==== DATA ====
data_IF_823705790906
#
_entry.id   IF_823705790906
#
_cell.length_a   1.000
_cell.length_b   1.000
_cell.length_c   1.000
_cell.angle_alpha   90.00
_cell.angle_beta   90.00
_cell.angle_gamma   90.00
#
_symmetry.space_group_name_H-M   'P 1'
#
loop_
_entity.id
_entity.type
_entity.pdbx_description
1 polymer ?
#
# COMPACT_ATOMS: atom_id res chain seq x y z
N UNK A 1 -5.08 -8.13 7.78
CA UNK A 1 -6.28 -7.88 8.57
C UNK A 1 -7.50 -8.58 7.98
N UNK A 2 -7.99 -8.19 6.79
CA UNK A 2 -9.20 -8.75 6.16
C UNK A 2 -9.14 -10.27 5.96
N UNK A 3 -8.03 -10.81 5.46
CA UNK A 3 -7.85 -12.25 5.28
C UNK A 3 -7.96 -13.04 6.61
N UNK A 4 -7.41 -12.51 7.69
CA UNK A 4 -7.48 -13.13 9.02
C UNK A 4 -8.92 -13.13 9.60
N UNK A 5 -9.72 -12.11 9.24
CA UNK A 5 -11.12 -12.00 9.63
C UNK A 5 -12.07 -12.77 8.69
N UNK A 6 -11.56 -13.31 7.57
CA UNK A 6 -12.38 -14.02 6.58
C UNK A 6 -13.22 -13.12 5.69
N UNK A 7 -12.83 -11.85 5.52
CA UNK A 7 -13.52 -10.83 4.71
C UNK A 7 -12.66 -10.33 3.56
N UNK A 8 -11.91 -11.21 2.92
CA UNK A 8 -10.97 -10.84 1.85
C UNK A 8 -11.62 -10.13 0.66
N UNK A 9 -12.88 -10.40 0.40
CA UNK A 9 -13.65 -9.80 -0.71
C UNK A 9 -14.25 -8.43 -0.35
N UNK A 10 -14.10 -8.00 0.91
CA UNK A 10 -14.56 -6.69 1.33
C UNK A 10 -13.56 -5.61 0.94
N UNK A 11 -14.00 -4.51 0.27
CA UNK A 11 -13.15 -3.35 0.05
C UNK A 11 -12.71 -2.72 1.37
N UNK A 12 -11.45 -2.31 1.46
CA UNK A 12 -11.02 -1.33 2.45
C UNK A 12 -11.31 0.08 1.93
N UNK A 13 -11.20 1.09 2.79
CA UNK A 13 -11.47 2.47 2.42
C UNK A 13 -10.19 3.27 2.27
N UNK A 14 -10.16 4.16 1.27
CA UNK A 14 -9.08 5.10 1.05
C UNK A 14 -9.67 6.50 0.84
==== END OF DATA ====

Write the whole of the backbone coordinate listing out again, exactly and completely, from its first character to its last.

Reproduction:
data_IF_823705790906
#
_entry.id   IF_823705790906
#
_cell.length_a   1.000
_cell.length_b   1.000
_cell.length_c   1.000
_cell.angle_alpha   90.00
_cell.angle_beta   90.00
_cell.angle_gamma   90.00
#
_symmetry.space_group_name_H-M   'P 1'
#
loop_
_entity.id
_entity.type
_entity.pdbx_description
1 polymer ?
#
# COMPACT_ATOMS: atom_id res chain seq x y z
N UNK A 1 -5.08 -8.13 7.78
CA UNK A 1 -6.28 -7.88 8.57
C UNK A 1 -7.50 -8.58 7.98
N UNK A 2 -7.99 -8.19 6.79
CA UNK A 2 -9.20 -8.75 6.16
C UNK A 2 -9.14 -10.27 5.96
N UNK A 3 -8.03 -10.81 5.46
CA UNK A 3 -7.85 -12.25 5.28
C UNK A 3 -7.96 -13.04 6.61
N UNK A 4 -7.41 -12.51 7.69
CA UNK A 4 -7.48 -13.13 9.02
C UNK A 4 -8.92 -13.13 9.60
N UNK A 5 -9.72 -12.11 9.24
CA UNK A 5 -11.12 -12.00 9.63
C UNK A 5 -12.07 -12.77 8.69
N UNK A 6 -11.56 -13.31 7.57
CA UNK A 6 -12.38 -14.02 6.58
C UNK A 6 -13.22 -13.12 5.69
N UNK A 7 -12.83 -11.85 5.52
CA UNK A 7 -13.52 -10.83 4.71
C UNK A 7 -12.66 -10.33 3.56
N UNK A 8 -11.91 -11.21 2.92
CA UNK A 8 -10.97 -10.84 1.85
C UNK A 8 -11.62 -10.13 0.66
N UNK A 9 -12.88 -10.40 0.40
CA UNK A 9 -13.65 -9.80 -0.71
C UNK A 9 -14.25 -8.43 -0.35
N UNK A 10 -14.10 -8.00 0.91
CA UNK A 10 -14.56 -6.69 1.33
C UNK A 10 -13.56 -5.61 0.94
N UNK A 11 -14.00 -4.51 0.27
CA UNK A 11 -13.15 -3.35 0.05
C UNK A 11 -12.71 -2.72 1.37
N UNK A 12 -11.45 -2.31 1.46
CA UNK A 12 -11.02 -1.33 2.45
C UNK A 12 -11.31 0.08 1.93
N UNK A 13 -11.20 1.09 2.79
CA UNK A 13 -11.47 2.47 2.42
C UNK A 13 -10.19 3.27 2.27
N UNK A 14 -10.16 4.16 1.27
CA UNK A 14 -9.08 5.10 1.05
C UNK A 14 -9.67 6.50 0.84